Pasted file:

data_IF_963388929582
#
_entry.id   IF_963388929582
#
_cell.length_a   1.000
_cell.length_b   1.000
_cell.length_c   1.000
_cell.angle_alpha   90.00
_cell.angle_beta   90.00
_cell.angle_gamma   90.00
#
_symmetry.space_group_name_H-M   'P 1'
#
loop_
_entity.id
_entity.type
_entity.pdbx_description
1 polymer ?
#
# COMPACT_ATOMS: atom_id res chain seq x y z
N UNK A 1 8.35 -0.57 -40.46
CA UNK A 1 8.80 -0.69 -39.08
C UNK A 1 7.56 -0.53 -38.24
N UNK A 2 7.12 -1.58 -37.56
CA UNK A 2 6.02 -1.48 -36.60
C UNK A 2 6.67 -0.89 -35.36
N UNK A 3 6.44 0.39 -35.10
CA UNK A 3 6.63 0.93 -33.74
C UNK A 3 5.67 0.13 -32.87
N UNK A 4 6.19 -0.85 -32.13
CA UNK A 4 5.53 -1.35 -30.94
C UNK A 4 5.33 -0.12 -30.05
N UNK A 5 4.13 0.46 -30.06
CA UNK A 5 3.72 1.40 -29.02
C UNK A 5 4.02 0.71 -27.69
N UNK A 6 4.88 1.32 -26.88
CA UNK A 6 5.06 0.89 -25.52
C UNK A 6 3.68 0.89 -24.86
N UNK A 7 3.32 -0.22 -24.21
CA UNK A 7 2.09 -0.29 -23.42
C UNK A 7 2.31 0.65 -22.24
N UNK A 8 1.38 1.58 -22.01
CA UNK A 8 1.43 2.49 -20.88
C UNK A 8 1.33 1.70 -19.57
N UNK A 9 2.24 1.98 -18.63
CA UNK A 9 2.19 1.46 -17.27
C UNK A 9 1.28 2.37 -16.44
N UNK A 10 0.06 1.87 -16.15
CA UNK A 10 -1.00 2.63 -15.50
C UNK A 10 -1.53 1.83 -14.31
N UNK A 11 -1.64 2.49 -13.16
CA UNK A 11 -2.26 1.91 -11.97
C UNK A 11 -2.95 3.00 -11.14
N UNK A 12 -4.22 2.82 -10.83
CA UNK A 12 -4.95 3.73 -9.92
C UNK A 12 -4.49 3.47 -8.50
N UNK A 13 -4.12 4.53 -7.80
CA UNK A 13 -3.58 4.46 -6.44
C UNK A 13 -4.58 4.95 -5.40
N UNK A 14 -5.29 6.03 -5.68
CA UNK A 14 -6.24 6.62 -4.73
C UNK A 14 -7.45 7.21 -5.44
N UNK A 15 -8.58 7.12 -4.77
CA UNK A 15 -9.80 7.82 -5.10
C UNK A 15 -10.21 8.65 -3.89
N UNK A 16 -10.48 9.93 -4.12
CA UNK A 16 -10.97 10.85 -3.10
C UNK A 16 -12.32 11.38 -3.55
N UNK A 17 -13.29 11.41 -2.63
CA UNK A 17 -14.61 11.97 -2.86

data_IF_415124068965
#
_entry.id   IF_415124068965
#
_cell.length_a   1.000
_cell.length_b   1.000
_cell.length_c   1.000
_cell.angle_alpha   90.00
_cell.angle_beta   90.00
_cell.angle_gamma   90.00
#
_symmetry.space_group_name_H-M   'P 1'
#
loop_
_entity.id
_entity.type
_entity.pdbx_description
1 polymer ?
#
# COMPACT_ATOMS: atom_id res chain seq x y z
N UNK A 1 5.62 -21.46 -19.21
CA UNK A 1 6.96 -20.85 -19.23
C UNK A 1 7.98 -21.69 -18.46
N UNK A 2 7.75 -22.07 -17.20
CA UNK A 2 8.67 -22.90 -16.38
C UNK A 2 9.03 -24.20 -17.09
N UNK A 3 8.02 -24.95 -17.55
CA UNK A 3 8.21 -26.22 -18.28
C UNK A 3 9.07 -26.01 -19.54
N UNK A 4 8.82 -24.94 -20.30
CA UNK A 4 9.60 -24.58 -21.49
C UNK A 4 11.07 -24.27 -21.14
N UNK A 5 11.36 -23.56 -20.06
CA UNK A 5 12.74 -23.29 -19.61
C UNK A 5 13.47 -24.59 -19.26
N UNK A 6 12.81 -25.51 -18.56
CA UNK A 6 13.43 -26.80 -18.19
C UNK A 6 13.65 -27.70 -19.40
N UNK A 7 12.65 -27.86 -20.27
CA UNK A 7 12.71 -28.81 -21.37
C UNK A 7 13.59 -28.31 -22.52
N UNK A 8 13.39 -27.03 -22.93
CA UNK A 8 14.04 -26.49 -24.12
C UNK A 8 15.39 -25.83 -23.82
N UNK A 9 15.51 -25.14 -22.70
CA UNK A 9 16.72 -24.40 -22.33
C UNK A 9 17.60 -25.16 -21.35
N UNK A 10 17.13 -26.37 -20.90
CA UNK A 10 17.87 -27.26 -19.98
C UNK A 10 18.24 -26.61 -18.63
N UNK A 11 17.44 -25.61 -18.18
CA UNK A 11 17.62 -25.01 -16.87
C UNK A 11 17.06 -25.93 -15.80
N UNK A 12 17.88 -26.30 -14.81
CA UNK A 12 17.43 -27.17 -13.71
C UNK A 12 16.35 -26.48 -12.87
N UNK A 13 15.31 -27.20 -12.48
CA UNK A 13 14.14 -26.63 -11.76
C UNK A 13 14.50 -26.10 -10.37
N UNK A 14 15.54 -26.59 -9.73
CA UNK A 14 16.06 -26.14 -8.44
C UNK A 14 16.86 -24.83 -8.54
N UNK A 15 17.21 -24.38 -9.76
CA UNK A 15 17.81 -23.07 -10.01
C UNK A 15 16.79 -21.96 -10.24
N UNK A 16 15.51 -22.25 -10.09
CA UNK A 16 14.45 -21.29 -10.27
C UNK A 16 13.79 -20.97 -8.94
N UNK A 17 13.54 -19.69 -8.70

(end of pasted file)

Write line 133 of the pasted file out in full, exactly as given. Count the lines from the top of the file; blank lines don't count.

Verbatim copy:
N UNK A 15 17.21 -24.38 -9.76